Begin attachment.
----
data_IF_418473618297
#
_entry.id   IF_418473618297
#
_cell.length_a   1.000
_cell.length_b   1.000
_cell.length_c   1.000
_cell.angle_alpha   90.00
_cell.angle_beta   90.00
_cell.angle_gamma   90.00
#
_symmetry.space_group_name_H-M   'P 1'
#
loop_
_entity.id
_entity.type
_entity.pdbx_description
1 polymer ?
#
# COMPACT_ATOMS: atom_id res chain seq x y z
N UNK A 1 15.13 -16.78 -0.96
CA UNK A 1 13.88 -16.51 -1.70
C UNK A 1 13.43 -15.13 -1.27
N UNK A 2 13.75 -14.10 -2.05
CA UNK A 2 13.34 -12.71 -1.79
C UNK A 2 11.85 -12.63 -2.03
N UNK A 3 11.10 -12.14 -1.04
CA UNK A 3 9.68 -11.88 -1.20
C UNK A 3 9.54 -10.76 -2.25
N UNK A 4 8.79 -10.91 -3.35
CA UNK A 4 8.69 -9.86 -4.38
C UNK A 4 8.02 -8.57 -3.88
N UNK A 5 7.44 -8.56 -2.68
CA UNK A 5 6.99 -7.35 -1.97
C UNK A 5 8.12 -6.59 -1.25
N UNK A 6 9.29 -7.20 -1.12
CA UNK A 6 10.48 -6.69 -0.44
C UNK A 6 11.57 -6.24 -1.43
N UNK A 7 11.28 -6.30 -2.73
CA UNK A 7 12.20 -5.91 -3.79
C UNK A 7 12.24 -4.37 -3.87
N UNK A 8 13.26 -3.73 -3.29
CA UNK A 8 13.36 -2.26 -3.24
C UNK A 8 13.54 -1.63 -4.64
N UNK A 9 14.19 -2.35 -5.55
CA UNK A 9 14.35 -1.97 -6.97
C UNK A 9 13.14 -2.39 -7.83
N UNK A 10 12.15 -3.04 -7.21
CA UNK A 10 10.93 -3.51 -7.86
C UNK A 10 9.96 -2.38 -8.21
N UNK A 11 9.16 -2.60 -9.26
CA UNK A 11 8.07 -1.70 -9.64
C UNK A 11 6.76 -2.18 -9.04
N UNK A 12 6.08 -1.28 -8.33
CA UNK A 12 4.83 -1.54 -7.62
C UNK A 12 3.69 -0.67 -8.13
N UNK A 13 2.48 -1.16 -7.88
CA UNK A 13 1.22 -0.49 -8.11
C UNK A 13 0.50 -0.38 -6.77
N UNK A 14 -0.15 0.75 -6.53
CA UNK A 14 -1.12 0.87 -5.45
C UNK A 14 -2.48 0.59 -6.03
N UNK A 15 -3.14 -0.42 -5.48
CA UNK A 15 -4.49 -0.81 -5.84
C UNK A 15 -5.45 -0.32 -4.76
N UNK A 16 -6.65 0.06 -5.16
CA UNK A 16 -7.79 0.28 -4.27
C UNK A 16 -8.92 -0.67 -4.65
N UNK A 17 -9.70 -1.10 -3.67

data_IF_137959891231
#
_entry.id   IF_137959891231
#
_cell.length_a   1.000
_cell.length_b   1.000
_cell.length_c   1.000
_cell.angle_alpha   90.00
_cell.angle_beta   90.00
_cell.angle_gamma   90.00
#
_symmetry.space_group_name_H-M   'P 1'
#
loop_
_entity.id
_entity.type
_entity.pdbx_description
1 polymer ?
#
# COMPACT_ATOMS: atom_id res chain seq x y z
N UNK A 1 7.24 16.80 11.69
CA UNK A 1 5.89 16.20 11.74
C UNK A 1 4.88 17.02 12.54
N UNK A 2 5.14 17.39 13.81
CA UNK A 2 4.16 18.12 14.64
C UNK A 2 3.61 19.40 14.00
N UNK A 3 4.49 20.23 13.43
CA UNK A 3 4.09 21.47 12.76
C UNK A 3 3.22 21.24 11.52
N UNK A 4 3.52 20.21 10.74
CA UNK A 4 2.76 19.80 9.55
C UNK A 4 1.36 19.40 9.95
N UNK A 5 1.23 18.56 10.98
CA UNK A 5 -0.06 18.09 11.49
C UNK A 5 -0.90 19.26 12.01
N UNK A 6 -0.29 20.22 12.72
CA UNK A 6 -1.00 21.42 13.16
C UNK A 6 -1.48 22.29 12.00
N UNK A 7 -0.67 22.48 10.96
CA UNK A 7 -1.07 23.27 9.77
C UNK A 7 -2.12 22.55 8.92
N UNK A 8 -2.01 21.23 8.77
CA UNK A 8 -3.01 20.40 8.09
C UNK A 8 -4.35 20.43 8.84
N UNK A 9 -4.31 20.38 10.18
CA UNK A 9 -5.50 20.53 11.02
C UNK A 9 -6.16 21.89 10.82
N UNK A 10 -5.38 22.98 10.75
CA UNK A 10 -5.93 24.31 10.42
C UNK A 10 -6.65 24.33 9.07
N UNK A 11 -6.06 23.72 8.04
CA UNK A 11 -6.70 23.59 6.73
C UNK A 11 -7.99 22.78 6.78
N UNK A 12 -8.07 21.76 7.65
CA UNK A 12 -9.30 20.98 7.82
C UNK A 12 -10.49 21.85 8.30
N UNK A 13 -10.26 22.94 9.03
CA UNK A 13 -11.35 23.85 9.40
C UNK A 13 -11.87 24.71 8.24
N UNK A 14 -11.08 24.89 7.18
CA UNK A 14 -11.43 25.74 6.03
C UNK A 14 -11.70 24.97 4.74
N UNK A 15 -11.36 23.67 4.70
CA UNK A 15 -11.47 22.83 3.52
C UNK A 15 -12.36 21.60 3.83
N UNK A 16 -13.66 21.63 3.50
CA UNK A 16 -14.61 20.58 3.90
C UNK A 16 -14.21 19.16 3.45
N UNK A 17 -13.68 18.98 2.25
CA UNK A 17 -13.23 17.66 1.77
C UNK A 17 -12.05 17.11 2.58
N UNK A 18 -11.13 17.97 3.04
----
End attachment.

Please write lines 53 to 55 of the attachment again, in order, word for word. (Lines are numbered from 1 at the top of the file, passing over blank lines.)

C UNK A 11 6.76 -2.18 -9.04
N UNK A 12 6.08 -1.28 -8.33
CA UNK A 12 4.83 -1.54 -7.62